Brand New- “Science Fiction”
Stream and purchase the LP here.
Since their inception, Brand New have been the face of the modern emo scene. Any emo artist you can think of that formed after Brand New has been influenced by them in some shape and form, and it’s not hard to see why when you listen to records like Deja Entendu and The Devil and God Are Raging Inside Me. Brand New include various other genres into the mix, such as progressive rock and pop punk, which has attracted even people who typically don’t like the genre to fall in love with them, and people who love emo, such as myself, to hold the band in even higher regard. The Devil and God Are Raging Inside Me is truly one of those LPs that has been there for me for an incredibly long time, and is one of my favorite LPs ever. That said, outside of those two albums, I don’t exactly love the rest of Brand New’s material. Your Favorite Weapon is a little too pop-punk for my taste, and I just thought Daisy was quite boring. It’s been eight years since then, and out of nowhere (albeit with a few hints along the way), Brand New has decided to drop Science Fiction. The wait and how it dropped unannounced isn’t the only thing that’s special, however. Unless they drop something else before 2018, we can safely assume that this is going to be their final release. There have been some confusing statements made about the situation, but this seems like Brand New as we know them are over.
Science Fiction runs at just over an hour, and the LP consists of very slow, emotionally-driven tracks with tons of atmosphere and ambience, like on the opener and closer of this LP. This is something Brand New definitely worked with on their previous LP, Daisy, but it seems like the band has more focus this time around. There’s also a pretty obvious hint of The Devil and God Are Raging Inside Me on this LP, especially on tracks like “Can’t Get Out,” that I feel makes it more enjoyable. However, I have to say, especially for what may be their swansong, this is one of the safest LPs I have ever listened to. There really isn’t a track on here that is really too out of the ordinary for the group aside from “451,” easily the worst track on the LP. As for every other track, there isn’t really too much wrong, but none of them are exceptional. I think “Batter Up” is a nice way for the band to close out their career, and I dig tracks like “137,” but these are not by any means the best tracks, and the rest are pretty much as “okay” as a song can be. Songs like “Waste” just sound like mediocre versions of “Jesus Christ.” All of these other songs kind of just have the Daisy-vibe, and while they are done better than on Daisy, they are just nice-sounding songs that go in one ear and out the other. The lyrics don’t really make me feel any sort of way, either, which always upsets me, because I want lots of feelings from my emo music, especially if this is the end of the band.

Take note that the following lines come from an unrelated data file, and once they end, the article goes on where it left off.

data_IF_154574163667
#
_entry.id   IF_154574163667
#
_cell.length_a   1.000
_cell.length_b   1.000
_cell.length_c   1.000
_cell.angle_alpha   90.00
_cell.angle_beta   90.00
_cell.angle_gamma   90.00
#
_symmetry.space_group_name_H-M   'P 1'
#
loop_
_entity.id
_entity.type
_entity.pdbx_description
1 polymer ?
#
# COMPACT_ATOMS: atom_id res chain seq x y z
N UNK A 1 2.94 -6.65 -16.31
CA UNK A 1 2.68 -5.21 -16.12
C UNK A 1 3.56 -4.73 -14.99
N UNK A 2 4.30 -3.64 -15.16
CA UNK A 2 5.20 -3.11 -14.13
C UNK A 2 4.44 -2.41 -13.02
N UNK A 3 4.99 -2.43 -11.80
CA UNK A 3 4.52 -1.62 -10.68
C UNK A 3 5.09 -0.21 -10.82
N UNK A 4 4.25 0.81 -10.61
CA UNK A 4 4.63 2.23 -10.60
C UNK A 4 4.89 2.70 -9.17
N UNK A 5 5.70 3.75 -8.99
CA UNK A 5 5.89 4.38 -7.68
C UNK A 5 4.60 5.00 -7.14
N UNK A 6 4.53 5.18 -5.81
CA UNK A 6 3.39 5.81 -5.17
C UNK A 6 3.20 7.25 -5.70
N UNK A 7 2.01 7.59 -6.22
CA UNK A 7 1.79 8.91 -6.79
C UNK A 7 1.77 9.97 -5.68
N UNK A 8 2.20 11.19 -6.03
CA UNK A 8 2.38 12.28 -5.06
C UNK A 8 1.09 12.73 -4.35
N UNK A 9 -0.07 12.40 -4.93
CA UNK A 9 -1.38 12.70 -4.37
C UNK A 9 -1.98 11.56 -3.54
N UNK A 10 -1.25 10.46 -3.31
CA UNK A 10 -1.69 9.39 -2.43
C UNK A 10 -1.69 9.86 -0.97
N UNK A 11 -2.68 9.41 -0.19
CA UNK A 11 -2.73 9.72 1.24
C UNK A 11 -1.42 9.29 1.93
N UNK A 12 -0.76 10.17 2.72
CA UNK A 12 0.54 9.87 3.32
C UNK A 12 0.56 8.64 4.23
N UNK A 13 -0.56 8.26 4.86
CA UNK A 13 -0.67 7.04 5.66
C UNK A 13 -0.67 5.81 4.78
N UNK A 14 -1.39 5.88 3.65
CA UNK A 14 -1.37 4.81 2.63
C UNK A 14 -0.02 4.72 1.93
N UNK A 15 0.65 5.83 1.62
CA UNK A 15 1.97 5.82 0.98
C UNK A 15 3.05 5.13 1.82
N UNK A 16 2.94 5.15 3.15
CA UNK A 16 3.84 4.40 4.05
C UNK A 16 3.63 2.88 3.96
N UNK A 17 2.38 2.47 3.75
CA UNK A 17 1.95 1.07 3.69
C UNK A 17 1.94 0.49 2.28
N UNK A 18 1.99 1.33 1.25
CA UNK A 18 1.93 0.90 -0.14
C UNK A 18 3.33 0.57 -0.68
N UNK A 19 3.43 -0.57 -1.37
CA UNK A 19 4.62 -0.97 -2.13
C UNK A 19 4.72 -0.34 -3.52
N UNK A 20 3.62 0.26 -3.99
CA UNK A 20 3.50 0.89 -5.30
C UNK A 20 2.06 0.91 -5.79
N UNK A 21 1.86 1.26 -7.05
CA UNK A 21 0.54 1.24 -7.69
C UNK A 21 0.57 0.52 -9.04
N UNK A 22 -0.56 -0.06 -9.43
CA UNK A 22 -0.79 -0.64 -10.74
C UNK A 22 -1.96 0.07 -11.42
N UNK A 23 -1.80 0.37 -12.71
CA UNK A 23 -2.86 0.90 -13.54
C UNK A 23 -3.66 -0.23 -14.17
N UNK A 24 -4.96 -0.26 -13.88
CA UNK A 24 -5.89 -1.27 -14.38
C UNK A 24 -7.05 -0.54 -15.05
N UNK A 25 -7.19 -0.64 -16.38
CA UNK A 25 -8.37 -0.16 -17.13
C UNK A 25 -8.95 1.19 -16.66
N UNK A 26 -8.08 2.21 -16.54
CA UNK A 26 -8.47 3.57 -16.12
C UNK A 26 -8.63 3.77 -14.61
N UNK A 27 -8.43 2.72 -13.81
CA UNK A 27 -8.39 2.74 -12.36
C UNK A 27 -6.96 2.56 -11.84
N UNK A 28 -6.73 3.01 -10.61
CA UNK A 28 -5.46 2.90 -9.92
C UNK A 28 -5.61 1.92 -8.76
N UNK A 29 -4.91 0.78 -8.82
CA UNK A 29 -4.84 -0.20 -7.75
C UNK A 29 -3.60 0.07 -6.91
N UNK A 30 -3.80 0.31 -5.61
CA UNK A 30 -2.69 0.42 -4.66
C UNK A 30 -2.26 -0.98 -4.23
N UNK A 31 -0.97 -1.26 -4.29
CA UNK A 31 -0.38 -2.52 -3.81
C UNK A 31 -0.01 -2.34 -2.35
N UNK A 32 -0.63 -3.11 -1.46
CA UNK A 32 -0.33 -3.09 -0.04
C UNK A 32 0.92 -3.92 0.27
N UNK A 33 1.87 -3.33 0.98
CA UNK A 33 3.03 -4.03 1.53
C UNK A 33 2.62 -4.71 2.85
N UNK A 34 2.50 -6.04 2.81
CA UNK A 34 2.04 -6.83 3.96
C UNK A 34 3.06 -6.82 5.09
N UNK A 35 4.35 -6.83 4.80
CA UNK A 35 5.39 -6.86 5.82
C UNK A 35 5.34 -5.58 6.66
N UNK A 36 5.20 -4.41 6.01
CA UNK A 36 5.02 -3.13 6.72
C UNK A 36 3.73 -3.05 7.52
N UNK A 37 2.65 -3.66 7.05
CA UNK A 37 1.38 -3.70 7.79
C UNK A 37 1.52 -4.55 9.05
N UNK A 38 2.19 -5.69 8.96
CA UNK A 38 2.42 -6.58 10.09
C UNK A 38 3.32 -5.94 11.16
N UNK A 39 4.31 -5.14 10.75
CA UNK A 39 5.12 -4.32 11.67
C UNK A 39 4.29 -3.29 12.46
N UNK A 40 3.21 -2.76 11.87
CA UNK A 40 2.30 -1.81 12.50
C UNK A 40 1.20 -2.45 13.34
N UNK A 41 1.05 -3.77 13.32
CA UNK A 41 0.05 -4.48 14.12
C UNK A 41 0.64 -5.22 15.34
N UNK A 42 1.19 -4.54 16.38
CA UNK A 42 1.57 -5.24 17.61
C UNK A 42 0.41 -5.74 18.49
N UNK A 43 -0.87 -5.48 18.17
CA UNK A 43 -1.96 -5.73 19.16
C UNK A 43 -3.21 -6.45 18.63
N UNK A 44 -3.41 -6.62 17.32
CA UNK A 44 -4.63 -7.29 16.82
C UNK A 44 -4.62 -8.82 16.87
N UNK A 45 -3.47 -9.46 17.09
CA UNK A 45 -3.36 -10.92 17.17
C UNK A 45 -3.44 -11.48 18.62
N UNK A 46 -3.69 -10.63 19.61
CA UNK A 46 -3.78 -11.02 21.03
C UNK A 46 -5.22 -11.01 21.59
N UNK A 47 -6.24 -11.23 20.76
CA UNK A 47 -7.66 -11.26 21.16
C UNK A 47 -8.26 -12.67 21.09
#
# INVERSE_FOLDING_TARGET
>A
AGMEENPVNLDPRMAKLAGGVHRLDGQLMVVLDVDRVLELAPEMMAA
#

A band's final LP should be triumphant. Take a look at last year, where we had post-rock legends Swans and mathcore heroes The Dillinger Escape Plan put out LPs that summarized their respective careers while also providing new, ambitious flavors, hinting at more. On Science Fiction, Brand New kind of just release the safest LP they can. We waited eight years, and all we got was a slightly improved version of Daisy. If you listened to any of this band’s back catalog, you know what to expect, and I hate that it’s that way. At the end of the day, This is really as disappointing a way to go out as I can imagine for one of the most iconic bands in emo.
- Alex Brown